Healthy lifestyle and life expectancy in people with multimorbidity in the UK Biobank: A longitudinal cohort study.
PLoS Med. 2020 Sep;17(9):e1003332
Authors: Chudasama YV, Khunti K, Gillies CL, Dhalwani NN, Davies MJ, Yates T, Zaccardi F
BACKGROUND: Whether a healthy lifestyle impacts longevity in the presence of multimorbidity is unclear. We investigated the associations between healthy lifestyle and life expectancy in people with and without multimorbidity.
METHODS AND FINDINGS: A total of 480,940 middle-aged adults (median age of 58 years [range 38-73], 46% male, 95% white) were analysed in the UK Biobank; this longitudinal study collected data between 2006 and 2010, and participants were followed up until 2016. We extracted 36 chronic conditions and defined multimorbidity as 2 or more conditions. Four lifestyle factors, based on national guidelines, were used: leisure-time physical activity, smoking, diet, and alcohol consumption. A combined weighted score was developed and grouped participants into 4 categories: very unhealthy, unhealthy, healthy, and very healthy. Survival models were applied to predict life expectancy, adjusting for ethnicity, working status, deprivation, body mass index, and sedentary time. A total of 93,746 (19.5%) participants had multimorbidity. During a mean follow-up of 7 (range 2-9) years, 11,006 deaths occurred. At 45 years, in men with multimorbidity an unhealthy score was associated with a gain of 1.5 (95% confidence interval [CI] -0.3 to 3.3; P = 0.102) additional life years compared to very unhealthy score, though the association was not significant, whilst a healthy score was significantly associated with a gain of 4.5 (3.3 to 5.7; P < 0.001) life years and a very healthy score with 6.3 (5.0 to 7.7; P < 0.001) years. Corresponding estimates in women were 3.5 (95% CI 0.7 to 6.3; P = 0.016), 6.4 (4.8 to 7.9; P < 0.001), and 7.6 (6.0 to 9.2; P < 0.001) years. Results were consistent in those without multimorbidity and in several sensitivity analyses. For individual lifestyle factors, no current smoking was associated with the largest survival benefit. The main limitations were that we could not explore the consistency of our results using a more restrictive definition of multimorbidity including only cardiometabolic conditions, and participants were not representative of the UK as a whole.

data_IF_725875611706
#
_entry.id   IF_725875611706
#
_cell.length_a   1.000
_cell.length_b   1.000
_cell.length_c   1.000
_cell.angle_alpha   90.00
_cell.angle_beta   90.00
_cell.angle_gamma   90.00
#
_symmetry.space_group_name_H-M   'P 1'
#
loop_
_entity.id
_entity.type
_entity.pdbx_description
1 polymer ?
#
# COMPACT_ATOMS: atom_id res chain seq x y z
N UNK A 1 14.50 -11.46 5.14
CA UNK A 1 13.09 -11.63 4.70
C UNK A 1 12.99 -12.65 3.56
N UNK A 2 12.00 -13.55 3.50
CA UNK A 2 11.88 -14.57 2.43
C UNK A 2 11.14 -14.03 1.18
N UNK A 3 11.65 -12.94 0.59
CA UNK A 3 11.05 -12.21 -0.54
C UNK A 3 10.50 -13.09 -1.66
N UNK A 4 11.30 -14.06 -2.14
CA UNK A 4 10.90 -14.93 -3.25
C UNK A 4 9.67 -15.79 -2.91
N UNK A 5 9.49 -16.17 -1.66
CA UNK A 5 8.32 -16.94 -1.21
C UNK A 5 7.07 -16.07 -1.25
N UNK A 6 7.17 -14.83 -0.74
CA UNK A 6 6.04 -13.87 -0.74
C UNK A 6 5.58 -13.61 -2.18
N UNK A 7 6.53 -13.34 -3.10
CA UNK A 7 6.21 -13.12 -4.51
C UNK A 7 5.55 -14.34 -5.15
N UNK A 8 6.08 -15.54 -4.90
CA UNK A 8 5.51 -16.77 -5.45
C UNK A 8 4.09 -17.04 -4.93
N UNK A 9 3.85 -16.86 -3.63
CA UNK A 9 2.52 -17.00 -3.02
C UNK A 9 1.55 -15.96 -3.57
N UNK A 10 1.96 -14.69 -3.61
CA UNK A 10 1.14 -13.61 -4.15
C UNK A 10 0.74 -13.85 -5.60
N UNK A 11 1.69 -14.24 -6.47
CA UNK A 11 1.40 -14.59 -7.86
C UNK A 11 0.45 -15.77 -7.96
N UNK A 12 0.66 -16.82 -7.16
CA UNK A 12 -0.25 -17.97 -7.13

CONCLUSIONS: In this analysis of data from the UK Biobank, we found that regardless of the presence of multimorbidity, engaging in a healthier lifestyle was associated with up to 6.3 years longer life for men and 7.6 years for women; however, not all lifestyle risk factors equally correlated with life expectancy, with smoking being significantly worse than others.
PMID: 32960883 [PubMed – as supplied by publisher]